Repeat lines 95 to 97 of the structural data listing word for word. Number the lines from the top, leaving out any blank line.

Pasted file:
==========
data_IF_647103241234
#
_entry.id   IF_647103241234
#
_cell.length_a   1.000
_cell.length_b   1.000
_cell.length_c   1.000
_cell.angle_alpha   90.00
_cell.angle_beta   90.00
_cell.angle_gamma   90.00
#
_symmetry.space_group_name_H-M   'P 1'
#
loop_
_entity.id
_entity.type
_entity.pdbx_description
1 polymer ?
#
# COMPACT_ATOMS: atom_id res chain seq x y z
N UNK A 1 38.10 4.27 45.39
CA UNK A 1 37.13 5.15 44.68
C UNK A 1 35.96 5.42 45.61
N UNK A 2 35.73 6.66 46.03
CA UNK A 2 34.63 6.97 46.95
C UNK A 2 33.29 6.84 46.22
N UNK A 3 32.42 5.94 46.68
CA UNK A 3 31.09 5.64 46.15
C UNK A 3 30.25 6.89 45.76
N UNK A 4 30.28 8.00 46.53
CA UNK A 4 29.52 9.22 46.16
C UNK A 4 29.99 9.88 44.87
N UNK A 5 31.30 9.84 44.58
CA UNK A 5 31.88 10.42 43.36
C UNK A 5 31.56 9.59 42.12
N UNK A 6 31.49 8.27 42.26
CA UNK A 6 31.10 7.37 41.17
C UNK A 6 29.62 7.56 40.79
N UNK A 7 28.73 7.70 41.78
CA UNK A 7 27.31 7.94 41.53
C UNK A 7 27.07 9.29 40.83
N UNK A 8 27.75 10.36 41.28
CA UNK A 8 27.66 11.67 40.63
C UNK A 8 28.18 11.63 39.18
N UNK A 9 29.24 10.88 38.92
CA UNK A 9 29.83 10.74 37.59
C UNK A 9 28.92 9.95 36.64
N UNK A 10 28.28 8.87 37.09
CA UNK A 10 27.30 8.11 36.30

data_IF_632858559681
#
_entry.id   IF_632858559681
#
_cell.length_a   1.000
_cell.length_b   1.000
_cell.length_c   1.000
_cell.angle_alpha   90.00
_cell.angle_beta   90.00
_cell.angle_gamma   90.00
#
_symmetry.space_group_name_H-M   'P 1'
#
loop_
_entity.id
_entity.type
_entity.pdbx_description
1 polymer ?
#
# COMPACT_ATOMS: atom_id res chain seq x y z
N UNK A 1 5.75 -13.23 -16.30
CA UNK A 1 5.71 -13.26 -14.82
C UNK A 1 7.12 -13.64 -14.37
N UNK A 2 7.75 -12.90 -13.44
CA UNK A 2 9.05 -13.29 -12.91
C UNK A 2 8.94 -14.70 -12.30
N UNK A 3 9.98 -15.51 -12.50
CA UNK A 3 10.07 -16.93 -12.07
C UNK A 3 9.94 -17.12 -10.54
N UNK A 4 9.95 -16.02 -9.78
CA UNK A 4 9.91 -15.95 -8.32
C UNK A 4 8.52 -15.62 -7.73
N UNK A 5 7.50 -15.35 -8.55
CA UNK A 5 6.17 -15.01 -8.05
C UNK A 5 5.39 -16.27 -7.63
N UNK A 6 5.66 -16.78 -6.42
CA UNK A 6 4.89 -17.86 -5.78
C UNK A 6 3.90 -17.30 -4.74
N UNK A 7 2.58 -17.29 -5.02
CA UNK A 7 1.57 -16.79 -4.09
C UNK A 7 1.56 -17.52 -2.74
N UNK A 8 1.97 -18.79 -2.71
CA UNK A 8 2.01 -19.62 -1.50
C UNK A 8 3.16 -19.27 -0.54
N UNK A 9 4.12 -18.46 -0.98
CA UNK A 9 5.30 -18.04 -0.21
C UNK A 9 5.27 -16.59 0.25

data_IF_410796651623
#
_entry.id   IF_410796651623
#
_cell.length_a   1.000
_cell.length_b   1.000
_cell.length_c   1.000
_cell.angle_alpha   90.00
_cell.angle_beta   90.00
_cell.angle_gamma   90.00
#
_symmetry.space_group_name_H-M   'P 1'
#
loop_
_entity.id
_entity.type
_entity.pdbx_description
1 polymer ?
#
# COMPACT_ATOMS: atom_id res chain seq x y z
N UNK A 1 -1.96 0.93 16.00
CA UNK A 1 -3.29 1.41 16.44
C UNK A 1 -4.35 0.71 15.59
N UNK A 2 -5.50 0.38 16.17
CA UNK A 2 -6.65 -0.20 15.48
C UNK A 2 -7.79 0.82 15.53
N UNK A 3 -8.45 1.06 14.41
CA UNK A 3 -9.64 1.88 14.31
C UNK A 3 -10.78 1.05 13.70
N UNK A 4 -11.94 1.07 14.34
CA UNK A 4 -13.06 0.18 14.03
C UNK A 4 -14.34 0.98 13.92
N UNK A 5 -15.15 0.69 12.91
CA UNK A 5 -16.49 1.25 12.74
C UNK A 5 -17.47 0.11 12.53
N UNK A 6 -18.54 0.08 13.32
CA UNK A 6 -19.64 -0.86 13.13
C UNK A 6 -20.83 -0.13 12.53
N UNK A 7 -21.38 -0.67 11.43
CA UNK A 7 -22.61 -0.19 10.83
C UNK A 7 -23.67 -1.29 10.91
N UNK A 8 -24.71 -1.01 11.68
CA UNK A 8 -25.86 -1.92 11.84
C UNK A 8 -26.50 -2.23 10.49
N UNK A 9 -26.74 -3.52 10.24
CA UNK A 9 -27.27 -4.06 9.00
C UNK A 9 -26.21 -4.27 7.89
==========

CA UNK A 9 5.30 -18.04 -0.21
C UNK A 9 5.27 -16.59 0.25

data_IF_410796651623